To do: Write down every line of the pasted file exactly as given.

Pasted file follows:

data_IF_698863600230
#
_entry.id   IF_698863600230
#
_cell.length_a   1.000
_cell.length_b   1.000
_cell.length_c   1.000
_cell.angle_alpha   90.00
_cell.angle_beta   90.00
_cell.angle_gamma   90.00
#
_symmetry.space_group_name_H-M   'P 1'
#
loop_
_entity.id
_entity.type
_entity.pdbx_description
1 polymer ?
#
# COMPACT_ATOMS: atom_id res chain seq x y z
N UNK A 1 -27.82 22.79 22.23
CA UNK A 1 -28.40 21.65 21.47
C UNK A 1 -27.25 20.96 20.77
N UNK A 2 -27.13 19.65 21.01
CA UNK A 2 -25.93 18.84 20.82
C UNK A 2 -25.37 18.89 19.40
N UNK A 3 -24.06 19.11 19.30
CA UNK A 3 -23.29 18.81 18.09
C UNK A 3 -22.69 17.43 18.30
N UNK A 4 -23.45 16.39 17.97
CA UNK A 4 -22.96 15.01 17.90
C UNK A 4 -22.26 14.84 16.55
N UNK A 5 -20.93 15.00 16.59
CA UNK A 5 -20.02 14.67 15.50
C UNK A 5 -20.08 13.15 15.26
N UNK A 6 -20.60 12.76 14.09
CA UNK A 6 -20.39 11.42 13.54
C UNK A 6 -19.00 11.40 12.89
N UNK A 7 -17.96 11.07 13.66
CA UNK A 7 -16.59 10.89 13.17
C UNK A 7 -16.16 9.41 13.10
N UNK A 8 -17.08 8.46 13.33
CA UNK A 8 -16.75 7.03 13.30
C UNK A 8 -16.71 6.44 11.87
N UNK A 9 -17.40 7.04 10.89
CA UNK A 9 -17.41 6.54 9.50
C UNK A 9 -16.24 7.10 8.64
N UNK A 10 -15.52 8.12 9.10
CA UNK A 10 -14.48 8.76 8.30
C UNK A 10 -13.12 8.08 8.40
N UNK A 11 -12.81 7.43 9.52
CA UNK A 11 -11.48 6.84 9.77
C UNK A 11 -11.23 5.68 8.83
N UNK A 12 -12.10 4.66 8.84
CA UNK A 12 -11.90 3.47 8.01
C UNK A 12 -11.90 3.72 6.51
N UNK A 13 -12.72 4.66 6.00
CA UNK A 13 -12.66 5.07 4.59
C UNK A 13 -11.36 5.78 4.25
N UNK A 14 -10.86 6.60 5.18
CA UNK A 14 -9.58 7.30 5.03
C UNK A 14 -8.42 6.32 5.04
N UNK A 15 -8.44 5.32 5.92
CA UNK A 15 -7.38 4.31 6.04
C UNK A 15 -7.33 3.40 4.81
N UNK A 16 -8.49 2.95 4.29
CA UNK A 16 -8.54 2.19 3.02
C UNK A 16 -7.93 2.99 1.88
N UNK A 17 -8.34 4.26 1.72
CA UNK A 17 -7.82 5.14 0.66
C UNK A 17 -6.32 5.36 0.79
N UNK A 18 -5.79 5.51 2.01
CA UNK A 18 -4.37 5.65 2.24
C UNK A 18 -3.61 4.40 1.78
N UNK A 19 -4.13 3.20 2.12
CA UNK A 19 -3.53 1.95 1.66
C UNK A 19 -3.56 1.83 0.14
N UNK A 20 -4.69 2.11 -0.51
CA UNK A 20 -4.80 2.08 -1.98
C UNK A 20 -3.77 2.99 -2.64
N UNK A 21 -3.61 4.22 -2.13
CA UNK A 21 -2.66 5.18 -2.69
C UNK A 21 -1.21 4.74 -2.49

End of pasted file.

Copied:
data_IF_698863600230
#
_entry.id   IF_698863600230
#
_cell.length_a   1.000
_cell.length_b   1.000
_cell.length_c   1.000
_cell.angle_alpha   90.00
_cell.angle_beta   90.00
_cell.angle_gamma   90.00
#
_symmetry.space_group_name_H-M   'P 1'
#
loop_
_entity.id
_entity.type
_entity.pdbx_description
1 polymer ?
#
# COMPACT_ATOMS: atom_id res chain seq x y z
N UNK A 1 -27.82 22.79 22.23
CA UNK A 1 -28.40 21.65 21.47
C UNK A 1 -27.25 20.96 20.77
N UNK A 2 -27.13 19.65 21.01
CA UNK A 2 -25.93 18.84 20.82
C UNK A 2 -25.37 18.89 19.40
N UNK A 3 -24.06 19.11 19.30
CA UNK A 3 -23.29 18.81 18.09
C UNK A 3 -22.69 17.43 18.30
N UNK A 4 -23.45 16.39 17.97
CA UNK A 4 -22.96 15.01 17.90
C UNK A 4 -22.26 14.84 16.55
N UNK A 5 -20.93 15.00 16.59
CA UNK A 5 -20.02 14.67 15.50
C UNK A 5 -20.08 13.15 15.26
N UNK A 6 -20.60 12.76 14.09
CA UNK A 6 -20.39 11.42 13.54
C UNK A 6 -19.00 11.40 12.89
N UNK A 7 -17.96 11.07 13.66
CA UNK A 7 -16.59 10.89 13.17
C UNK A 7 -16.16 9.41 13.10
N UNK A 8 -17.08 8.46 13.33
CA UNK A 8 -16.75 7.03 13.30
C UNK A 8 -16.71 6.44 11.87
N UNK A 9 -17.40 7.04 10.89
CA UNK A 9 -17.41 6.54 9.50
C UNK A 9 -16.24 7.10 8.64
N UNK A 10 -15.52 8.12 9.10
CA UNK A 10 -14.48 8.76 8.30
C UNK A 10 -13.12 8.08 8.40
N UNK A 11 -12.81 7.43 9.52
CA UNK A 11 -11.48 6.84 9.77
C UNK A 11 -11.23 5.68 8.83
N UNK A 12 -12.10 4.66 8.84
CA UNK A 12 -11.90 3.47 8.01
C UNK A 12 -11.90 3.72 6.51
N UNK A 13 -12.72 4.66 6.00
CA UNK A 13 -12.66 5.07 4.59
C UNK A 13 -11.36 5.78 4.25
N UNK A 14 -10.86 6.60 5.18
CA UNK A 14 -9.58 7.30 5.03
C UNK A 14 -8.42 6.32 5.04
N UNK A 15 -8.44 5.32 5.92
CA UNK A 15 -7.38 4.31 6.04
C UNK A 15 -7.33 3.40 4.81
N UNK A 16 -8.49 2.95 4.29
CA UNK A 16 -8.54 2.19 3.02
C UNK A 16 -7.93 2.99 1.88
N UNK A 17 -8.34 4.26 1.72
CA UNK A 17 -7.82 5.14 0.66
C UNK A 17 -6.32 5.36 0.79
N UNK A 18 -5.79 5.51 2.01
CA UNK A 18 -4.37 5.65 2.24
C UNK A 18 -3.61 4.40 1.78
N UNK A 19 -4.13 3.20 2.12
CA UNK A 19 -3.53 1.95 1.66
C UNK A 19 -3.56 1.83 0.14
N UNK A 20 -4.69 2.11 -0.51
CA UNK A 20 -4.80 2.08 -1.98
C UNK A 20 -3.77 2.99 -2.64
N UNK A 21 -3.61 4.22 -2.13
CA UNK A 21 -2.66 5.18 -2.69
C UNK A 21 -1.21 4.74 -2.49